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Wednesday, October 21, 2020
BANGALORE, May 12 2011 (IPS) - Moves to enact a new law on animal welfare in India have upset public health advocates, who fear it will interfere with efforts to control rabies-carrying stray dogs.
What public health advocates worry about is that in AWBI’s desire to be kind to animals, its animal birth control and vaccination programme will be unable to keep up with the increasing number of strays on the roads, causing problems in health, safety and unnecessary expenditure of public money.
“The most dangerous aspects of the draft animal welfare act are its interference with the control of rabies caused by the incredible increase in the number of stray dogs,” said environmental activist and solid waste expert Almitra Patel in a letter to Environment Minister Jairam Ramesh, who has jurisdiction over AWBI.
Rabies is a fatal disease usually transmitted when the toxic saliva of infected animals, such as dogs, penetrates human skin, mainly through bites.
India contributes nearly 60 percent of all deaths from rabies worldwide. A 2003 report by the Bangalore-based Association for Prevention and Control of Rabies in India (APCRI), sponsored by the World Health Organisation (WHO), found 20,565 deaths from rabies in 2003, with over 96 percent transmitted by dogs, mostly strays.
The public health system spends nearly two billion rupees (45 million dollars) every year for human anti-rabies vaccines to treat bite cases.
Most of the deaths from rabies and bite cases are from poorer sections of Indian society, where garbage heaps and scavenging dogs abound.
There is no known census of the population of stray dogs in India, though the 2003 report by APCRI, a group of professional scientists and experts, estimates that there were 22 million stray dogs in India in 2000.
Socio-religious and cultural beliefs about benevolence to animals has made control of stray dogs an emotionally divisive issue in India.
The new law will annul the current Prevention of Cruelty to Animals Act of 1960, and respond to calls in Parliament for stronger legislation to control the use of, and cruelty towards, animals.
“We are a balancing agency, trying to incorporate various interests,” says Dr. Anjani Kumar, director of animal welfare at the Ministry of Environment.
An emotional and financial resurgence of animal-rights organisations, coupled with society’s willingness to feed strays, has muddied the issue of control of stray dogs, their connection to public health and the huge costs to the treasury.
In 2001, the Prevention of Cruelty to Animals Act was amended to include Animal Birth Control (ABC) rules, which outline a programme of sterilising female strays and vaccinating each dog on the road, to be conducted by local municipal authorities.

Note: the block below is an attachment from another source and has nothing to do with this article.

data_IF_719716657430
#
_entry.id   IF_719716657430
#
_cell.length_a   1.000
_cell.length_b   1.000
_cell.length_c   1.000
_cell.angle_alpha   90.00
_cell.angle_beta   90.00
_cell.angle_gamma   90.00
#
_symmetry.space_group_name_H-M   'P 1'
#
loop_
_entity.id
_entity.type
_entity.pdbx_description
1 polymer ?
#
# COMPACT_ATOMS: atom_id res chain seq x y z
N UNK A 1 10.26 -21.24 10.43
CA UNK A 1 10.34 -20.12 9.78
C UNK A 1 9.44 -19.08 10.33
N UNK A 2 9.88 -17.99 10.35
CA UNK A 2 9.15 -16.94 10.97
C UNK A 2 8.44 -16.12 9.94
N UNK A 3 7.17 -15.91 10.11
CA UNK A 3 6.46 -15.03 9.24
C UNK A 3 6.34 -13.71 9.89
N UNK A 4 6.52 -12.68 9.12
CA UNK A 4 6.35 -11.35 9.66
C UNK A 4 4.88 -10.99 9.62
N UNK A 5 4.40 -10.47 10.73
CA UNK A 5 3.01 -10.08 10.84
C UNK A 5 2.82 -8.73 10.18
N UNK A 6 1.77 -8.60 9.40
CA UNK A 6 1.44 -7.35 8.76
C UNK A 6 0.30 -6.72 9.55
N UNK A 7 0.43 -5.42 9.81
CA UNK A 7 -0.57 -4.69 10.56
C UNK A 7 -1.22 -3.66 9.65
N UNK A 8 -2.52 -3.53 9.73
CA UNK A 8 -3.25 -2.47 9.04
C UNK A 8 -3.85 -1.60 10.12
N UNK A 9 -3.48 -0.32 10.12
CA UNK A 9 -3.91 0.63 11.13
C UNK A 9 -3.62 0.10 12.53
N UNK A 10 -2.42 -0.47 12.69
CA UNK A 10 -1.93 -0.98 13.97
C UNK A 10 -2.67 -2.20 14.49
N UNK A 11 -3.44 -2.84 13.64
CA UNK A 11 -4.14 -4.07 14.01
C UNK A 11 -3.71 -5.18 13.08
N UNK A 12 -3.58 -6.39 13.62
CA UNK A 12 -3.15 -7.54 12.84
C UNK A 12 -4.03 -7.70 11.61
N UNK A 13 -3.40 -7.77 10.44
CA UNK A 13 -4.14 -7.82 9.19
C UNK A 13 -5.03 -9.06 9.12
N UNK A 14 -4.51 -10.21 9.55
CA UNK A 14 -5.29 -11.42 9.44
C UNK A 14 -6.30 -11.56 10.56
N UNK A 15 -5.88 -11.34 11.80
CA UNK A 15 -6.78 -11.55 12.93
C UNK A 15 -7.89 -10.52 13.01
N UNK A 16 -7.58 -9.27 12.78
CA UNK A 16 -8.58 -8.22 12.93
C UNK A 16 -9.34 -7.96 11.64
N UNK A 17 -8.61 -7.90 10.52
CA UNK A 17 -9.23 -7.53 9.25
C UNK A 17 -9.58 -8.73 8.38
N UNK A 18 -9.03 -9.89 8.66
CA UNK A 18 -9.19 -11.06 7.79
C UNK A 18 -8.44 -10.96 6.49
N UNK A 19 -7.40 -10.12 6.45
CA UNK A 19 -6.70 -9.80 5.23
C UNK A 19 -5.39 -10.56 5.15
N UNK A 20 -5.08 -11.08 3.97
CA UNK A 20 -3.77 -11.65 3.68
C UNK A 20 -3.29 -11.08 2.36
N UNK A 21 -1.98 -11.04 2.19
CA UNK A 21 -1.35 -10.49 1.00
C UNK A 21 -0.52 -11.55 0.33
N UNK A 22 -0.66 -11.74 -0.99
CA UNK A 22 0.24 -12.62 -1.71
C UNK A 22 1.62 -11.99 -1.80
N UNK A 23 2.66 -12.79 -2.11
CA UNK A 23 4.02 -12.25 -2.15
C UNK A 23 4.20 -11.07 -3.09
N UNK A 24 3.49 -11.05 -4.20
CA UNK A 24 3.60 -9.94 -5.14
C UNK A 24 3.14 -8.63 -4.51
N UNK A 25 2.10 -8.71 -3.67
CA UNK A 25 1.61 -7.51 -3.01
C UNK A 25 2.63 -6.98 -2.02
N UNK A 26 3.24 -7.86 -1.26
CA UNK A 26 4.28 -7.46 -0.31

In the 741-square-kilometre town limits of Bangalore, capital of the south-western Indian state of Karnataka, the joint director of animal welfare, Dr. Pervez Piran, oversees the operation of 20 centres for sterilisation and vaccination of stray dogs, outsourced to eight animal welfare organisations.
Each dog costs municipal coffers 600 rupees (15 dollars), with 50 million rupees (11.5 million dollars) spent on the ABC programme in the city last year alone.
But in spite of over 31 million dollars being spent on ABC in the last eleven years in Bangalore, and Piran’s work in sterilisations, he says it will take another three years to ‘stabilise’ Bangalore’s stray dog population, currently estimated unofficially at around 300,000.
“I am caught between the devil and the deep blue sea,” says Piran wryly. “The city, its population and its garbage are increasing rapidly, allowing stray populations living off garbage to increase exponentially.
“I have been struggling for years with solid waste management,” says Patel. “Every municipality needs to enforce non-feeding of strays by citizens.”
Stray Dog Free Bangalore (SDFB), a group of working professionals, including veterinarians, who have banded together to remove strays from the streets because of their public health and safety implications, has now petitioned the Supreme Court to remove strays from public places in India.
“It is ironic that the new act does not take responsibility for or custody of stray dogs,” says Diana Bharucha, founder of SDFB. “Countries like the USA or UK, European and even Asian nations like Singapore and Malaysia have animal and rabies control systems, and treat their animals with as much compassion as we in India.”
A study by the World Society for the Protection of Animals covering 31 European and Eurasian countries in 2006 found that more than half of the countries caught strays as a method of control, with 35 percent euthanising the sick or those not ‘re-homed’ after the holding period of 60 days.
Ten percent, or three countries, did not permit killing of healthy strays, but needed the authorities to hold and take care of such dogs.
After more than a decade, the ABC programme has been unable to stem or control stray dog populations in India, with charges of corruption, malfeasance and incompetence leveled at municipalities and outsourced animal rights organisations.
Dr. MK Sudarshan, dean of the Bangalore-based Kempegowda Institute of Medical Sciences (KIMS) and principal researcher on the 2003 APCRI-WHO Rabies Survey, welcomes the proposed Animal Welfare Act and the powers it gives to the Animal Welfare Board.
“Let the Animal Welfare Board take over the responsibility of the ABC and ensure the safety and health of the public,” says Sudarshan. “We can now hold the Board responsible if they don’t do a good job.”
The draft Act is due to be discussed for enactment in Parliament later this year.
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